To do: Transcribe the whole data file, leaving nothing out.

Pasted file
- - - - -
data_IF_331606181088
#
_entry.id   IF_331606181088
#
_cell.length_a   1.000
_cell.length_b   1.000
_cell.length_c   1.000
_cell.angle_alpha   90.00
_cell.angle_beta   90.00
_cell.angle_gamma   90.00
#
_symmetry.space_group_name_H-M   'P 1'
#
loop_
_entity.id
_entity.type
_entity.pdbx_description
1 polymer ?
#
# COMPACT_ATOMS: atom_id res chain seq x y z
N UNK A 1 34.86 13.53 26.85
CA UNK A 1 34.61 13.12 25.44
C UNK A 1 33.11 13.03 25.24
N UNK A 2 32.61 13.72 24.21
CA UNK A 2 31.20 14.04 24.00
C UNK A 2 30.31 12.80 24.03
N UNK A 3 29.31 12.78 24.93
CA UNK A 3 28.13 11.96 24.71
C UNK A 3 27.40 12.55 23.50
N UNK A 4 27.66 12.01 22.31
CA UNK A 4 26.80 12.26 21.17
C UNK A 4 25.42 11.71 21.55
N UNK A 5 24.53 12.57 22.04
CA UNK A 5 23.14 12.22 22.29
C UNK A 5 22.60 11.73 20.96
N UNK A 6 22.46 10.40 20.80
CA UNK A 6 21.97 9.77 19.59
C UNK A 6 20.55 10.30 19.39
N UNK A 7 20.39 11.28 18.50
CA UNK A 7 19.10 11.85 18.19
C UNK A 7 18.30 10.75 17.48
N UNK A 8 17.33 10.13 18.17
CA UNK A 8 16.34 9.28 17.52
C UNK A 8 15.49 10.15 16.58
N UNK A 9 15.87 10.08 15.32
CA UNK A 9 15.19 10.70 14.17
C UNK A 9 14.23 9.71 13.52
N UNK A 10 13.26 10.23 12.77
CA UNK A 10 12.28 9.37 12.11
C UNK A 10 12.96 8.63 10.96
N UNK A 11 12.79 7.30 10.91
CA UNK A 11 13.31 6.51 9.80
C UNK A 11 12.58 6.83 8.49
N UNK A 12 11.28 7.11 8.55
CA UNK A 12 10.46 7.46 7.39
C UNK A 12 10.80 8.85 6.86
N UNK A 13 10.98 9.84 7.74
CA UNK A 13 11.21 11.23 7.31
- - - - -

data_IF_331606181088
#
_entry.id   IF_331606181088
#
_cell.length_a   1.000
_cell.length_b   1.000
_cell.length_c   1.000
_cell.angle_alpha   90.00
_cell.angle_beta   90.00
_cell.angle_gamma   90.00
#
_symmetry.space_group_name_H-M   'P 1'
#
loop_
_entity.id
_entity.type
_entity.pdbx_description
1 polymer ?
#
# COMPACT_ATOMS: atom_id res chain seq x y z
N UNK A 1 34.86 13.53 26.85
CA UNK A 1 34.61 13.12 25.44
C UNK A 1 33.11 13.03 25.24
N UNK A 2 32.61 13.72 24.21
CA UNK A 2 31.20 14.04 24.00
C UNK A 2 30.31 12.80 24.03
N UNK A 3 29.31 12.78 24.93
CA UNK A 3 28.13 11.96 24.71
C UNK A 3 27.40 12.55 23.50
N UNK A 4 27.66 12.01 22.31
CA UNK A 4 26.80 12.26 21.17
C UNK A 4 25.42 11.71 21.55
N UNK A 5 24.53 12.57 22.04
CA UNK A 5 23.14 12.22 22.29
C UNK A 5 22.60 11.73 20.96
N UNK A 6 22.46 10.40 20.80
CA UNK A 6 21.97 9.77 19.59
C UNK A 6 20.55 10.30 19.39
N UNK A 7 20.39 11.28 18.50
CA UNK A 7 19.10 11.85 18.19
C UNK A 7 18.30 10.75 17.48
N UNK A 8 17.33 10.13 18.17
CA UNK A 8 16.34 9.28 17.52
C UNK A 8 15.49 10.15 16.58
N UNK A 9 15.87 10.08 15.32
CA UNK A 9 15.19 10.70 14.17
C UNK A 9 14.23 9.71 13.52
N UNK A 10 13.26 10.23 12.77
CA UNK A 10 12.28 9.37 12.11
C UNK A 10 12.96 8.63 10.96
N UNK A 11 12.79 7.30 10.91
CA UNK A 11 13.31 6.51 9.80
C UNK A 11 12.58 6.83 8.49
N UNK A 12 11.28 7.11 8.55
CA UNK A 12 10.46 7.46 7.39
C UNK A 12 10.80 8.85 6.86
N UNK A 13 10.98 9.84 7.74
CA UNK A 13 11.21 11.23 7.31